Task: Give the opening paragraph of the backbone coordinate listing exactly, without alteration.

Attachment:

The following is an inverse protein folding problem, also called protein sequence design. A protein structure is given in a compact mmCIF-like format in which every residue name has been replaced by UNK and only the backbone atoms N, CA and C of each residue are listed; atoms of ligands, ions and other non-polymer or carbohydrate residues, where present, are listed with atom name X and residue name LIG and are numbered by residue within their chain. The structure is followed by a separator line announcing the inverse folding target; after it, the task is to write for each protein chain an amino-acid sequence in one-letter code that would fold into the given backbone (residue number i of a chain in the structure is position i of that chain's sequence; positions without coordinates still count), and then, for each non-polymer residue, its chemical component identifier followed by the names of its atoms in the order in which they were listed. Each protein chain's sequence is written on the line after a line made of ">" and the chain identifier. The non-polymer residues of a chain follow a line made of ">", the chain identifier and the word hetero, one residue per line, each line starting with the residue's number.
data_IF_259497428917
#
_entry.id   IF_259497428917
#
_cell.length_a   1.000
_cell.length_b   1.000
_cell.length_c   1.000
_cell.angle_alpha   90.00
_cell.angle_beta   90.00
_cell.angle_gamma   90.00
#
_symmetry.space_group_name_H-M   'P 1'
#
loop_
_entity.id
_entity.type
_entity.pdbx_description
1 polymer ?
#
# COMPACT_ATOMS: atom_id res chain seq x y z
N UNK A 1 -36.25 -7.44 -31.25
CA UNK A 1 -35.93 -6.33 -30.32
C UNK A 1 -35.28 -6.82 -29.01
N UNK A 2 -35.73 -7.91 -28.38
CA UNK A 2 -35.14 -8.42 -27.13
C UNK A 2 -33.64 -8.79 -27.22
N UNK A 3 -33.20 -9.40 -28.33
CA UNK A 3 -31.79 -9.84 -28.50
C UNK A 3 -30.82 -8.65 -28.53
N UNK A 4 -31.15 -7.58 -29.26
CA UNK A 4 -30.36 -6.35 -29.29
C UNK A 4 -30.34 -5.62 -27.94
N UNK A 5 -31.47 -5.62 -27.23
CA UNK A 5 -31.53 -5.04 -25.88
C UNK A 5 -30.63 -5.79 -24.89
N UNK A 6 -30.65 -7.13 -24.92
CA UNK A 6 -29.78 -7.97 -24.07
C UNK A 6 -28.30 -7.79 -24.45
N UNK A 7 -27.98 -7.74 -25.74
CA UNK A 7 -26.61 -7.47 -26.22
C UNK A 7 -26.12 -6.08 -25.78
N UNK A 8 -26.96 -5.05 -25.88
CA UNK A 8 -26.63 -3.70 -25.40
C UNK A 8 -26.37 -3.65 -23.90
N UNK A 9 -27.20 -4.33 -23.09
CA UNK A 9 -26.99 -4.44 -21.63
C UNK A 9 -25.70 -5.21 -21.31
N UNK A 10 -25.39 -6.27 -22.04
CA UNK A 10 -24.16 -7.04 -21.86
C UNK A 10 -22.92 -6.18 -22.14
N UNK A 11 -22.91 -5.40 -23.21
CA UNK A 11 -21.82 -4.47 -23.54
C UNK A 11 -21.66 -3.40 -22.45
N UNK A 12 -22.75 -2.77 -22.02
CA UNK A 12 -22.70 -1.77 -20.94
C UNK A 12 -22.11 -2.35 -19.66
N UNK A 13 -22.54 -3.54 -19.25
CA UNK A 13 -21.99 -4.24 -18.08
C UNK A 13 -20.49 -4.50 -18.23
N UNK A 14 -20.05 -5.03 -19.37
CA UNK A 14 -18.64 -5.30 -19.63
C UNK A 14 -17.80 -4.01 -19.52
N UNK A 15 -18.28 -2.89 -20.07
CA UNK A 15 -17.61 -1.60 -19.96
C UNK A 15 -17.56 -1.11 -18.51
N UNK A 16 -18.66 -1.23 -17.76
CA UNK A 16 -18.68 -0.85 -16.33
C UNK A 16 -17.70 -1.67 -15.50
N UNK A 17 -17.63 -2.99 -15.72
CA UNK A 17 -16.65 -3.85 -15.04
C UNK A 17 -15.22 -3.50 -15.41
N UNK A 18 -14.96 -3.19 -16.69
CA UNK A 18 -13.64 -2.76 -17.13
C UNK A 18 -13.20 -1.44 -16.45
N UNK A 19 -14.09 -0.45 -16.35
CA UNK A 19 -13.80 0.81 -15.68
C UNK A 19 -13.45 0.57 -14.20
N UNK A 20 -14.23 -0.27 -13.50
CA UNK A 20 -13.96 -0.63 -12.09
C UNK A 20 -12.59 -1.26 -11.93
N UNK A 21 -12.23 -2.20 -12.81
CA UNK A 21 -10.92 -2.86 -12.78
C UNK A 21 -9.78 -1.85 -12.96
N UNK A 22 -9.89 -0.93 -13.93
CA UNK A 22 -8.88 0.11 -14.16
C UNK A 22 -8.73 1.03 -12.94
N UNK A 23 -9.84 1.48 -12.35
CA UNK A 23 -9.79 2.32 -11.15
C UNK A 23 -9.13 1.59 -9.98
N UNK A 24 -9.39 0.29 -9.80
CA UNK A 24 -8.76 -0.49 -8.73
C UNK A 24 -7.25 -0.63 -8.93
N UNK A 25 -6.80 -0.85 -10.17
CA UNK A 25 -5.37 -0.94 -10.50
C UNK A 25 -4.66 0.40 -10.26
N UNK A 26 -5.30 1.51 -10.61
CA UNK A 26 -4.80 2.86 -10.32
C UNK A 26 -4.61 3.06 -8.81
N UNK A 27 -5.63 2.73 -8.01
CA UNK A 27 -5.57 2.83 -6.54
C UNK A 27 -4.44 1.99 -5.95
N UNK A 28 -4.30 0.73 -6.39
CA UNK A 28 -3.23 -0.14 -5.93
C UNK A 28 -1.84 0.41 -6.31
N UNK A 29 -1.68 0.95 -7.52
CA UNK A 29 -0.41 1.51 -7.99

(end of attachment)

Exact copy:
The following is an inverse protein folding problem, also called protein sequence design. A protein structure is given in a compact mmCIF-like format in which every residue name has been replaced by UNK and only the backbone atoms N, CA and C of each residue are listed; atoms of ligands, ions and other non-polymer or carbohydrate residues, where present, are listed with atom name X and residue name LIG and are numbered by residue within their chain. The structure is followed by a separator line announcing the inverse folding target; after it, the task is to write for each protein chain an amino-acid sequence in one-letter code that would fold into the given backbone (residue number i of a chain in the structure is position i of that chain's sequence; positions without coordinates still count), and then, for each non-polymer residue, its chemical component identifier followed by the names of its atoms in the order in which they were listed. Each protein chain's sequence is written on the line after a line made of ">" and the chain identifier. The non-polymer residues of a chain follow a line made of ">", the chain identifier and the word hetero, one residue per line, each line starting with the residue's number.